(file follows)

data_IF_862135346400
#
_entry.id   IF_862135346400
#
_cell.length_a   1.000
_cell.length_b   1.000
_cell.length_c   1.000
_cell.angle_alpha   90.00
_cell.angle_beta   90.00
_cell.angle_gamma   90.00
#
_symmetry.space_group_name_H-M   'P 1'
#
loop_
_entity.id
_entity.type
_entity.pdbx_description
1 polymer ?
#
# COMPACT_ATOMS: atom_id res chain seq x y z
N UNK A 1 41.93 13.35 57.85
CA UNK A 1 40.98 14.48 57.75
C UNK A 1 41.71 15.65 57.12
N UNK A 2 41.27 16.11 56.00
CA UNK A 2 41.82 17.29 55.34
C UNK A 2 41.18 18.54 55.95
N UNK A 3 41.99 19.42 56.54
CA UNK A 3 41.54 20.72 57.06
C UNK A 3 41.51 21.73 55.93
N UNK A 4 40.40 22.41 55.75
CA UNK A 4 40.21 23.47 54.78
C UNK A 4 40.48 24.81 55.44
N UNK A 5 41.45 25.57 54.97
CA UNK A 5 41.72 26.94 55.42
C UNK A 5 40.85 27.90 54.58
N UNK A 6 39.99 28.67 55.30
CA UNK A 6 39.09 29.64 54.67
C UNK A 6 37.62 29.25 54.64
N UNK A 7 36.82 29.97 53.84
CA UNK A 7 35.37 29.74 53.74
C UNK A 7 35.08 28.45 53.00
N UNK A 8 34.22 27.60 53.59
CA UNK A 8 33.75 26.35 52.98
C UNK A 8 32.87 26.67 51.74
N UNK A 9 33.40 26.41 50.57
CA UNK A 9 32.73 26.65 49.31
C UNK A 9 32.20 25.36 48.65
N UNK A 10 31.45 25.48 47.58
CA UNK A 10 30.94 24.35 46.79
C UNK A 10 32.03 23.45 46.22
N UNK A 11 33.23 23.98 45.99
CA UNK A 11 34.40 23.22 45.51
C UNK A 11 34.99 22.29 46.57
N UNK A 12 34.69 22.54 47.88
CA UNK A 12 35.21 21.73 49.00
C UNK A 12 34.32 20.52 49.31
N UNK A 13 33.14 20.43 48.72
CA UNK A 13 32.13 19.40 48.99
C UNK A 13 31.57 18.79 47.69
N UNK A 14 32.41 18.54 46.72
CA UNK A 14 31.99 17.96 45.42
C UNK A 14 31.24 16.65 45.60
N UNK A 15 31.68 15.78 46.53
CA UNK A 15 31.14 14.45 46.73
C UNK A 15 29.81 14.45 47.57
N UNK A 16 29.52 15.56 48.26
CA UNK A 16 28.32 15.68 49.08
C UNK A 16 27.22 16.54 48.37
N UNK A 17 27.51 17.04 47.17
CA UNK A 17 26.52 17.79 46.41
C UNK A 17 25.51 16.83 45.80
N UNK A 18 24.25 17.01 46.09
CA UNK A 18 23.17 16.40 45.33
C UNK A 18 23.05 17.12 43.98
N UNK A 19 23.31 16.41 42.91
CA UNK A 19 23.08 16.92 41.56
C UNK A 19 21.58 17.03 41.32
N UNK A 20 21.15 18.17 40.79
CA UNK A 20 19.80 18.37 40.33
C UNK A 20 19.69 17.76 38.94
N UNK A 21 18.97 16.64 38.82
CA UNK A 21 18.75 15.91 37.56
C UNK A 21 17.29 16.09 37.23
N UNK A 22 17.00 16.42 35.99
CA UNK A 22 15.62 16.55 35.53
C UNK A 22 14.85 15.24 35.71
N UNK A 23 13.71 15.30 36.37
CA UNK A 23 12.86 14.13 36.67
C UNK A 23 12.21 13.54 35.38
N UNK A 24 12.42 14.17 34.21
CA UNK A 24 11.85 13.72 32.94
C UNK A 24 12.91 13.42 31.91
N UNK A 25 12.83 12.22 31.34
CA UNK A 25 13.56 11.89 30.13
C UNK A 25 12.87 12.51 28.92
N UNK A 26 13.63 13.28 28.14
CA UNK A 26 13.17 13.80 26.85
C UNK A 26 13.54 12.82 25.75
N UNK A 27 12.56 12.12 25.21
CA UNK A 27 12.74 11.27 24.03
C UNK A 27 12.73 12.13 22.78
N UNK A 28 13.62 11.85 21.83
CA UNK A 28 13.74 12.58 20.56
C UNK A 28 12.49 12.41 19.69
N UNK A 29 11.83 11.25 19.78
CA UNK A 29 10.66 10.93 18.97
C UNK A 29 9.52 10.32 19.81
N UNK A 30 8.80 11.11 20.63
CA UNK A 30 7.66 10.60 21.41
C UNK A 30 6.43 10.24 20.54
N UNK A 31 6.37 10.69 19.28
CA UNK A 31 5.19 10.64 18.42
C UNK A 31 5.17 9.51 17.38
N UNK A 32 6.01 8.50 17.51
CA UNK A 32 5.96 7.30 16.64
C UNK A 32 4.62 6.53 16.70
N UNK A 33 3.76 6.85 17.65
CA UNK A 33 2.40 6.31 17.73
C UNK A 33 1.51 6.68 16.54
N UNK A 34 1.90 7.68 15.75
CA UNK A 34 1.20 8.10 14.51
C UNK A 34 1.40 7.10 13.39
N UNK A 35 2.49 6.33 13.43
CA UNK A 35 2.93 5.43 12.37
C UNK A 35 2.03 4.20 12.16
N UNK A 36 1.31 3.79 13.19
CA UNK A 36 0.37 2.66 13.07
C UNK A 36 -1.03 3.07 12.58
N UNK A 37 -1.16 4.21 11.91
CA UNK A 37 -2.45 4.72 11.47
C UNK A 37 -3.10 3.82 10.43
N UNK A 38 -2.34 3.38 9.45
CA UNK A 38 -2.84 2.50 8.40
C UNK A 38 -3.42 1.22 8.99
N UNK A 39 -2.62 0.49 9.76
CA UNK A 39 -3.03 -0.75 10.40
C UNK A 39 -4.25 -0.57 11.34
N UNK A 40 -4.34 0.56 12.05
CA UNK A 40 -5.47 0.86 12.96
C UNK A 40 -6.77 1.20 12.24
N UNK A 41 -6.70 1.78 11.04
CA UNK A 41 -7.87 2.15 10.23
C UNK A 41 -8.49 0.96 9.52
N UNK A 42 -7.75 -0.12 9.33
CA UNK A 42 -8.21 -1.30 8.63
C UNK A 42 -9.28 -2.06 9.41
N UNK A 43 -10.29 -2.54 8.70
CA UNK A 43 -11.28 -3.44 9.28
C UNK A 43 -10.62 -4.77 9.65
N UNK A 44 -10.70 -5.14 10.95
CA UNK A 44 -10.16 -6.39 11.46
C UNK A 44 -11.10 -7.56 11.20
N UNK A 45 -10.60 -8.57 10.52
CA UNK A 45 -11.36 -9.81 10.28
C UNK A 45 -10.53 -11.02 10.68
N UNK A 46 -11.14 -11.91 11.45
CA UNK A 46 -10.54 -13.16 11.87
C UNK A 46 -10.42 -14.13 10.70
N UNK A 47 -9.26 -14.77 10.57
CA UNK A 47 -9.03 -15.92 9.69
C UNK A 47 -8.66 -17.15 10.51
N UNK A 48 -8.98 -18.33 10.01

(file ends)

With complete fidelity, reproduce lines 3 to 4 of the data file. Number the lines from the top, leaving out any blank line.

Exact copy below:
_entry.id   IF_862135346400
#